Coaches' perceived benefits of school-sponsored adapted sport for students with disabilities
MetadataShow full item record
Although laws require equal opportunities for all students, few students with disabilities (SWD) participate in school-sponsored extracurricular sport compared to nondisabled peers. Recently, more school-sponsored adapted sport (AS) programs have started around the country. Due to recent development there is minimal research on AS and the effects on SWD. This study examined coaches' perceived benefits of participation in AS. Questions included demographics, rating and ranking of benefits, and questions on coaching efficacy. Paired sample t-tests found a significant difference in social skills compared to other benefit categories. Personal skills and PA/fitness had significant differences compared to sport-specific skills, but not significantly different from each other. Triangulation of an opened ended question found similar results. Social skills were perceived more important than all other benefit categories. A one-way ANOV A found no significant difference in the rating of benefits based on coaches' gender. Multiple regressions found that motivation coaching efficacy had a significant impact on social skills, PA/fitness, and sport-specific skills. Game strategy coaching efficacy had a significant effect on sport-specific and personal skills. Multiple regressions found that as coaches gained more experience they valued social skill and PA/fitness more. Coaching experience did not affect coaches' ratings of sport-specific or personal skills.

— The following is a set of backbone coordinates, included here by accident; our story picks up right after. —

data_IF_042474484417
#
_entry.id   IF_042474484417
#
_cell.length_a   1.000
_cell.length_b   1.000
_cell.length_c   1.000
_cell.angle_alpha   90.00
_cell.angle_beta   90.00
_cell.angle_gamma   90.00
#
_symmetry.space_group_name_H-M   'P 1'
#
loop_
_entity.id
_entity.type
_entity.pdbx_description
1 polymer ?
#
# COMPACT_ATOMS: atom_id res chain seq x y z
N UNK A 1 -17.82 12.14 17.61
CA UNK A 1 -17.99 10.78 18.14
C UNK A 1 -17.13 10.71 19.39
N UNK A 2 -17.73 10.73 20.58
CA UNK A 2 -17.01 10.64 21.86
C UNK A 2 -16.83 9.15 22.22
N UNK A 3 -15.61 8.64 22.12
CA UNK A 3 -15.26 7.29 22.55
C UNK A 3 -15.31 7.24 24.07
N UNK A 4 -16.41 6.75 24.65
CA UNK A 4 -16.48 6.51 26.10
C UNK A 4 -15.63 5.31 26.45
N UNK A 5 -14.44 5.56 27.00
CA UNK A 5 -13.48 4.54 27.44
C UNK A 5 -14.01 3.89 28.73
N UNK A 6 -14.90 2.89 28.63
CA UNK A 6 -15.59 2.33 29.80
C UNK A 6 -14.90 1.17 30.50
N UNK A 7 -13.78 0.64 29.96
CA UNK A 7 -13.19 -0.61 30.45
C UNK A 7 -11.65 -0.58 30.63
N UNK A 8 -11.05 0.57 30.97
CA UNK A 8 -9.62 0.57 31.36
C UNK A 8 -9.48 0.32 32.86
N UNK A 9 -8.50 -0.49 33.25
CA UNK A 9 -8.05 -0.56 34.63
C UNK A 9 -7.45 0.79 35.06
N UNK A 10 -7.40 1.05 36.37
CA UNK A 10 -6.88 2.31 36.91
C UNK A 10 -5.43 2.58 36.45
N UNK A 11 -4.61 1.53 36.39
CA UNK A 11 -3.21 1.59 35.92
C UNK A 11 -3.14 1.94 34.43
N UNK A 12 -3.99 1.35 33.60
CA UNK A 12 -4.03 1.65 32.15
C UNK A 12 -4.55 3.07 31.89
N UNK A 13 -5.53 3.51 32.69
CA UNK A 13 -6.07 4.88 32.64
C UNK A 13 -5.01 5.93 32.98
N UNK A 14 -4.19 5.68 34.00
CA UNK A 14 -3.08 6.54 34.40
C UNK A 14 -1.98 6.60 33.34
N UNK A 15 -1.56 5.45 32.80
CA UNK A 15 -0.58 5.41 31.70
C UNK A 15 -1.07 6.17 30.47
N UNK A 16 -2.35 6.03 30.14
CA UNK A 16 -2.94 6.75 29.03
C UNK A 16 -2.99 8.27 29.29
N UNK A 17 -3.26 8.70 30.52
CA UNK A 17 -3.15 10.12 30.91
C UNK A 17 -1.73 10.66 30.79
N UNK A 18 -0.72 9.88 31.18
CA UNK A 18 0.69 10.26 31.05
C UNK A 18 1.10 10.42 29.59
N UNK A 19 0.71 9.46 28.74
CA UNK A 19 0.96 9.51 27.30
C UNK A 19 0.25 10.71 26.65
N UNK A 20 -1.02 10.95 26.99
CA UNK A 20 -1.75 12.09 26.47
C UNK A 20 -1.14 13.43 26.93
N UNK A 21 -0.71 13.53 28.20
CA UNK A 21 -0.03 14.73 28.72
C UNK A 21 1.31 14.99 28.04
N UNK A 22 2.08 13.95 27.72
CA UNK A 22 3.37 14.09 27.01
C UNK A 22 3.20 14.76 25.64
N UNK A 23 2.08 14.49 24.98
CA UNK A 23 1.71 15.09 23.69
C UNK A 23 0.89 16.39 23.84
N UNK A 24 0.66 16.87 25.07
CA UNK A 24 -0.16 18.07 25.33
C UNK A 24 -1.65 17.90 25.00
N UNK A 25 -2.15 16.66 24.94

Children with disabilities